An ingrown toenail (onychocryptosis) happens when part of the nail pierces the skin, often leading to an infection
The term ingrown toenail describes the piercing of the skin surrounding a toenail by the nail itself. It can occur on one or both sides of the toenail, and can affect one or both feet. For most people, this will occur in the big toe (hallux), though it can affect the lesser toes too. Once the nail penetrates the skin, the toe becomes vulnerable to complications like infection.
What are the symptoms of an ingrown toenail?
Ingrown toenails are often easy to identify because of the marked swelling at one or more sides of the nail combined with significant pain for those affected. Common symptoms include:
Mild to severe pain on touch
Occasional bleeding at the pierced site
Yellow/clear/green discharge if an infection is present
In severe cases, it will become difficult to wear shoes or have anything touching the toe, even something as light as a sheet in bed.
What causes ingrown toenails?
There is no single cause for ingrown toenails, but numerous factors that can encourage their development. The first of these is an improper nail cutting technique. Nails should be cut in a straight, clean line with no fraying or split edges, and no curving or ‘rounding’ the edges of the nail down the sides.
Another common culprit is pulling or picking at the nails. Pulling the top of the nail off instead of cutting them in a straight line with a tool can leave a spicule at the edge of the nail where it is ripped off. Often, this spicule is deep down the side of the nail where it is not visible or felt - until it starts growing and pierces the skin.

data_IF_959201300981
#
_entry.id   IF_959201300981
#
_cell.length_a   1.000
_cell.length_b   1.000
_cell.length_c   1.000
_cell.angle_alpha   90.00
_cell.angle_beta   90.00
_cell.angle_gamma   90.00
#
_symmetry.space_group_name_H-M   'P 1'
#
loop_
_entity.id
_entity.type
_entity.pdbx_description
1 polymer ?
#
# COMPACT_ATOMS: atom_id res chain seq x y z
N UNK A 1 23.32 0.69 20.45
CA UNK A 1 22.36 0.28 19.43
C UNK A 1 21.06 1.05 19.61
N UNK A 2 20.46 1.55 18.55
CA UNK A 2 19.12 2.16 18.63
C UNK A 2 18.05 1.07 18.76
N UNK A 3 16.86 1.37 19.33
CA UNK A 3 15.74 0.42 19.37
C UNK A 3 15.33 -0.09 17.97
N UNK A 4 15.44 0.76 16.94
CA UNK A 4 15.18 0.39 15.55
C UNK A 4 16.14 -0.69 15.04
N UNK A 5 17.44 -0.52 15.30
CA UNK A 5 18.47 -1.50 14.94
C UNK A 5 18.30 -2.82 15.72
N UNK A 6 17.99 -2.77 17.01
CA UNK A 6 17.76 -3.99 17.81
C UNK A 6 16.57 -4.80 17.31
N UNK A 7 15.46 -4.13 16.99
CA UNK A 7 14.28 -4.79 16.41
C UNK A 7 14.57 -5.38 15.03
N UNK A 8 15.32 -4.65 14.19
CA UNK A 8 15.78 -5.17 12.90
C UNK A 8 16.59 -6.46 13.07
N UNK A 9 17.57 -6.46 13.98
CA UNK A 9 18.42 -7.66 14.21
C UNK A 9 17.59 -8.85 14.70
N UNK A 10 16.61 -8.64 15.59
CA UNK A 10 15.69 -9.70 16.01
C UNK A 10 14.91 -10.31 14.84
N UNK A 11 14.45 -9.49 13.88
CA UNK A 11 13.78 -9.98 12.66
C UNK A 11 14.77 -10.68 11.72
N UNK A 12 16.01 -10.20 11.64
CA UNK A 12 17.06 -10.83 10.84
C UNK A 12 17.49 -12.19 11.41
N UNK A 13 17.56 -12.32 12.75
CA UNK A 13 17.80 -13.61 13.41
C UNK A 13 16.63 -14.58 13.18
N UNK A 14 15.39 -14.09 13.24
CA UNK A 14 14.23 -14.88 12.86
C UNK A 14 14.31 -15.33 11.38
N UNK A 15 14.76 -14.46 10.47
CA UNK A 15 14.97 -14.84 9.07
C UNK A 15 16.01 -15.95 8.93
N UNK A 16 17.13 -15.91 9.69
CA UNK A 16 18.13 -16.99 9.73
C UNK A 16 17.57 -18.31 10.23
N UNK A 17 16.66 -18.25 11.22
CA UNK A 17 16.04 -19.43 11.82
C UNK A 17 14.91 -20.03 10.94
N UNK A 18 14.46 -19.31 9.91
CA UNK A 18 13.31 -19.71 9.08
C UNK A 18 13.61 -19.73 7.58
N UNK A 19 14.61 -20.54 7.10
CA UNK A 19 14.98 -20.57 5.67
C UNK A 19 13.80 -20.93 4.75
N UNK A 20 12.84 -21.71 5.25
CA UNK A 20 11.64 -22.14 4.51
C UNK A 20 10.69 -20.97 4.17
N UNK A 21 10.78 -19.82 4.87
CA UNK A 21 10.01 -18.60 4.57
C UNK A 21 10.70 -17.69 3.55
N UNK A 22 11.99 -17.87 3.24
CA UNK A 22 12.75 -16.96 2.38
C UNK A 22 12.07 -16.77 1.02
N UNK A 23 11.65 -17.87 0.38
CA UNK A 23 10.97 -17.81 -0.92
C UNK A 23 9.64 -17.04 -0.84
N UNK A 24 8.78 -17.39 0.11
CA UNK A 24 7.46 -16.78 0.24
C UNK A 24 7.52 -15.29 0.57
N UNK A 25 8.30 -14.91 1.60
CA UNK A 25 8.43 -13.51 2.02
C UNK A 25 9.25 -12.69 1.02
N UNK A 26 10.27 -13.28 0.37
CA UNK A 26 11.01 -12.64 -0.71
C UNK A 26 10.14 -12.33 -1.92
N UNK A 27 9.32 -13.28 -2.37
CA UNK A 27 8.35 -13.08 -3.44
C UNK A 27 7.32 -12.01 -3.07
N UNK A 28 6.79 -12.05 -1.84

Tight footwear is another common cause as it creates pressure on the sides of the toes that can push the nail into the surrounding skin. The shape of the nail can also play a role, especially where the nail is particularly involuted or curved. The shape of the nail, unless acquired from injury, is often linked to uncontrollable genetic factors that dictate the features and shape of the nail.
Caring for ingrown toenails at home
As mentioned, cutting your toenails in a straight line using nail tools is a good way to help reduce the risk of developing an ingrown toenail, alongside avoiding tight footwear and not ‘pulling’ at the nail.
If an ingrown toenail does develop, we recommend that you see your Podiatrist immediately before the nail grows deeper into the skin or an infection develops. To help manage your symptoms temporarily and reduce the risk of infection, you can soak your foot in warm water with epsom salts, dry it well, and apply an antiseptic to the ingrown toenail site.
If you have certain conditions like diabetes, nerve damage or poor circulation, it is essential that you see your Podiatrist immediately because of the increased risk of developing an infection.
How your Podiatrist can help
Ingrown toenails can be managed as a one-off treatment, or can be corrected permanently. For a one-off treatment for first-time ingrown toenails, your Podiatrist will remove the offending nail edge or spicule using specialised nail tools. Removing the nail spicule means that the pierced skin is able to heal and the inflammation, and hence pain, will be able to settle.
If you have a history of developing ingrown toenails then you may wish to permanently correct the problem. The procedure for the permanent correction is called a Partial Nail Avulsion (PNA). It involves removing a small section of the offending nail edge and applying a chemical (often ‘phenol’) to destroy the nail growing cells. The result is a clean, straight nail edge that is only marginally shorter than your standard nail and is often barely noticeable after it has healed. You will be able to discuss the best treatment options and outcomes with your Podiatrist.
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